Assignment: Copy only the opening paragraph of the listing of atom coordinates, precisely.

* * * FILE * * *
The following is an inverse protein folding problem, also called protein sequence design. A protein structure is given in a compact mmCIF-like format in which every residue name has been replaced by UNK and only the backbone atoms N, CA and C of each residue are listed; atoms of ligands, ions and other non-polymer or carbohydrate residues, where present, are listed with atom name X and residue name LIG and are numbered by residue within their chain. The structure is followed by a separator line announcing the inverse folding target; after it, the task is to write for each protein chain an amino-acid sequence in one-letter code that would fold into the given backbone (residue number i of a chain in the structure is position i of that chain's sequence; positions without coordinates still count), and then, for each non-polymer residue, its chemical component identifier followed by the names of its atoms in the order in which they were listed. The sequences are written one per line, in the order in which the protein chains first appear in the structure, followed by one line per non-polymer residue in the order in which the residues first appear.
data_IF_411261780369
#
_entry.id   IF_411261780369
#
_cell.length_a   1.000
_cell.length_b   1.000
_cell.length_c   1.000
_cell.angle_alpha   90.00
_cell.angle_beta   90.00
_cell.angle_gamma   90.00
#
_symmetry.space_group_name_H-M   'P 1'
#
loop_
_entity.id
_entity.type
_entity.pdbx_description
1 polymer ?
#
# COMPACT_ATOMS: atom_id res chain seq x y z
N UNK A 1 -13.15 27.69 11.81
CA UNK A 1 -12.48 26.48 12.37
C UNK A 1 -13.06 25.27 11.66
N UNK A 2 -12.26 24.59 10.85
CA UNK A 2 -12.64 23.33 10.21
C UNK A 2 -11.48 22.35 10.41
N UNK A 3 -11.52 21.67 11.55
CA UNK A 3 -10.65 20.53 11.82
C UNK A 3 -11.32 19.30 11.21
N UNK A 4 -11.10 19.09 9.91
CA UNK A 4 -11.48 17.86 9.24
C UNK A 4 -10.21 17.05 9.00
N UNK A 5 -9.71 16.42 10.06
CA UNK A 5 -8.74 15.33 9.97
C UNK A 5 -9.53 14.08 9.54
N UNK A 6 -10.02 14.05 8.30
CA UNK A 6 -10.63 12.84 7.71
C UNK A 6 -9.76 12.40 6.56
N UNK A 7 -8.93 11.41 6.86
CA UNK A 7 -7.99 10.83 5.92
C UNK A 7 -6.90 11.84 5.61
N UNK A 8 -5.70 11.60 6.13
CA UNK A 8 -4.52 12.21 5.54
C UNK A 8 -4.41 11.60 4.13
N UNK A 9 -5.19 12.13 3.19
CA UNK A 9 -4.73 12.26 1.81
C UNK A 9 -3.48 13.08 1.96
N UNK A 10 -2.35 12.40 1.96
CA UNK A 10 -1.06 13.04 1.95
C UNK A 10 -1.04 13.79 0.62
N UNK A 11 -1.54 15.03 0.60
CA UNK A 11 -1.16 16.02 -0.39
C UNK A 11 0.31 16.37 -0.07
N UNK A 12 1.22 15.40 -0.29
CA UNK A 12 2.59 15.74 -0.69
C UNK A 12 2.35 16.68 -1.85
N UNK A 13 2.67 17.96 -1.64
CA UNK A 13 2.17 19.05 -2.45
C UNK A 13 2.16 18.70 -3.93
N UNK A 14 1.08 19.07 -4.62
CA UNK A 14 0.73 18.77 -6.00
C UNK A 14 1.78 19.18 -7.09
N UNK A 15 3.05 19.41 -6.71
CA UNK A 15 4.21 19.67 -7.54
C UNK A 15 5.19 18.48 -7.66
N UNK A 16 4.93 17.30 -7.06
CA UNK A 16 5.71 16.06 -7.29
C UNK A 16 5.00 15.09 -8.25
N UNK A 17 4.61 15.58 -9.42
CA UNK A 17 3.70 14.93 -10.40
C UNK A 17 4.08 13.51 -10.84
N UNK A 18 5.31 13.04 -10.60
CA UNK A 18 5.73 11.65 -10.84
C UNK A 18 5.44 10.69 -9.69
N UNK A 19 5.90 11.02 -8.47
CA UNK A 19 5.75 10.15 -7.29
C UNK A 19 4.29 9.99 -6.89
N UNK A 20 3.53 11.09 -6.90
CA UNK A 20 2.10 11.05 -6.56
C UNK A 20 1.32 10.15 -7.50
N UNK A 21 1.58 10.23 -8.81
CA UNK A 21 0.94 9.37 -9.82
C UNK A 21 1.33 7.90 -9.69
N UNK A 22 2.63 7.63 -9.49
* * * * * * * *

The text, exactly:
The following is an inverse protein folding problem, also called protein sequence design. A protein structure is given in a compact mmCIF-like format in which every residue name has been replaced by UNK and only the backbone atoms N, CA and C of each residue are listed; atoms of ligands, ions and other non-polymer or carbohydrate residues, where present, are listed with atom name X and residue name LIG and are numbered by residue within their chain. The structure is followed by a separator line announcing the inverse folding target; after it, the task is to write for each protein chain an amino-acid sequence in one-letter code that would fold into the given backbone (residue number i of a chain in the structure is position i of that chain's sequence; positions without coordinates still count), and then, for each non-polymer residue, its chemical component identifier followed by the names of its atoms in the order in which they were listed. The sequences are written one per line, in the order in which the protein chains first appear in the structure, followed by one line per non-polymer residue in the order in which the residues first appear.